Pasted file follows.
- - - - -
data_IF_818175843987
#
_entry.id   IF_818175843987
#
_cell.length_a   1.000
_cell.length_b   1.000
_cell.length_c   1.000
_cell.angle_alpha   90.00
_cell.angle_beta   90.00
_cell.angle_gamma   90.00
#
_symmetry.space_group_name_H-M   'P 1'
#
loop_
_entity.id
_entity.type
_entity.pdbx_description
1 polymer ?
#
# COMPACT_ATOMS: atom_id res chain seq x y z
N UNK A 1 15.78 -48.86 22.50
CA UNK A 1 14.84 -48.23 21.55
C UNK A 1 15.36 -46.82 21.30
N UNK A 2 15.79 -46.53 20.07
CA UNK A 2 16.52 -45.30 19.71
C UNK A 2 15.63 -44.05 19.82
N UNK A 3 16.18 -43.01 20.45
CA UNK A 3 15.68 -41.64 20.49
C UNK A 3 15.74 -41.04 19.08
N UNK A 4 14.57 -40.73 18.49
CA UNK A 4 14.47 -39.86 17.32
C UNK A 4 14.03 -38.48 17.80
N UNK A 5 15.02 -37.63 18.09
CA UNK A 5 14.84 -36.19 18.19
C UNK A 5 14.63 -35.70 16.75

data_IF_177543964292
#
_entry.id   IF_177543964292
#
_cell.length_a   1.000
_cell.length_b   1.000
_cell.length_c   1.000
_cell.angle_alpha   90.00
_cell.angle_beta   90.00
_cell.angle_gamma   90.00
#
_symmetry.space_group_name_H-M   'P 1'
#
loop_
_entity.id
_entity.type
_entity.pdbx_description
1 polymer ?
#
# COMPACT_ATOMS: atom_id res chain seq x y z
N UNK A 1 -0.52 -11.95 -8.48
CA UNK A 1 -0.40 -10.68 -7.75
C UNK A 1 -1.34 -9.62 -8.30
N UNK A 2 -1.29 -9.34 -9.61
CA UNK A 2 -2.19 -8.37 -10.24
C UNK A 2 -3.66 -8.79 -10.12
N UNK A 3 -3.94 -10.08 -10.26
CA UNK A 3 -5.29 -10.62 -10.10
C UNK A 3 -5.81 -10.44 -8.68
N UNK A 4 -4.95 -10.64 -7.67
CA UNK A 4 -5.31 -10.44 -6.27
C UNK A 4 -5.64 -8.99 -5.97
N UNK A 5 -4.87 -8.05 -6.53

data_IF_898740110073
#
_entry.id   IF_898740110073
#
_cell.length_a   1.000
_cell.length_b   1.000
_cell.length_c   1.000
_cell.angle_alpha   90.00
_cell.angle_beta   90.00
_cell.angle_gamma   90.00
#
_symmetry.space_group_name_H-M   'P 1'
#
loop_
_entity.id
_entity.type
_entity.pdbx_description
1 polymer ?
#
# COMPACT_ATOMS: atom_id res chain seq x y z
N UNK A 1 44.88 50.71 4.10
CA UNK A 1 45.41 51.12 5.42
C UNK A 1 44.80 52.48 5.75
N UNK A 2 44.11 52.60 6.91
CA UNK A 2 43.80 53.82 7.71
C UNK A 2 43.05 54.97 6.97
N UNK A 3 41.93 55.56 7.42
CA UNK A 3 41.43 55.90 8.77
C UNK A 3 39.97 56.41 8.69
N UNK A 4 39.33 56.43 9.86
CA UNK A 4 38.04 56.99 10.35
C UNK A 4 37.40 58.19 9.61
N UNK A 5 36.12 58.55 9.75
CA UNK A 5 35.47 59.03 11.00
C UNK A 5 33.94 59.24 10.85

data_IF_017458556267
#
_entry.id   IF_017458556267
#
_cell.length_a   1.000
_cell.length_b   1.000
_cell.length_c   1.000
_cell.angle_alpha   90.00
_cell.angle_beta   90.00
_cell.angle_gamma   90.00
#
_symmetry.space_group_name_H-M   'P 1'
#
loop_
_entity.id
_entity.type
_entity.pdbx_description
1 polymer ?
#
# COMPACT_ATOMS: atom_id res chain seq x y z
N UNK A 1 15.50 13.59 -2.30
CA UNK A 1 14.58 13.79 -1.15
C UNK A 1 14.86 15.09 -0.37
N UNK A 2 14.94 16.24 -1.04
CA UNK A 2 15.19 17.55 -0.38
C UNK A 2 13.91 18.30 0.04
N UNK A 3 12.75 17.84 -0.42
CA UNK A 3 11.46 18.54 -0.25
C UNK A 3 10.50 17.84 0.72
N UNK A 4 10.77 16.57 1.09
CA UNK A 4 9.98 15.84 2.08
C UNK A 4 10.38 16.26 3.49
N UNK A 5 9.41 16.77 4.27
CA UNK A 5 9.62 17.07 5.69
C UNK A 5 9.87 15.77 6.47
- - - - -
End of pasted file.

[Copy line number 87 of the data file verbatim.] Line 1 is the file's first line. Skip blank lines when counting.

#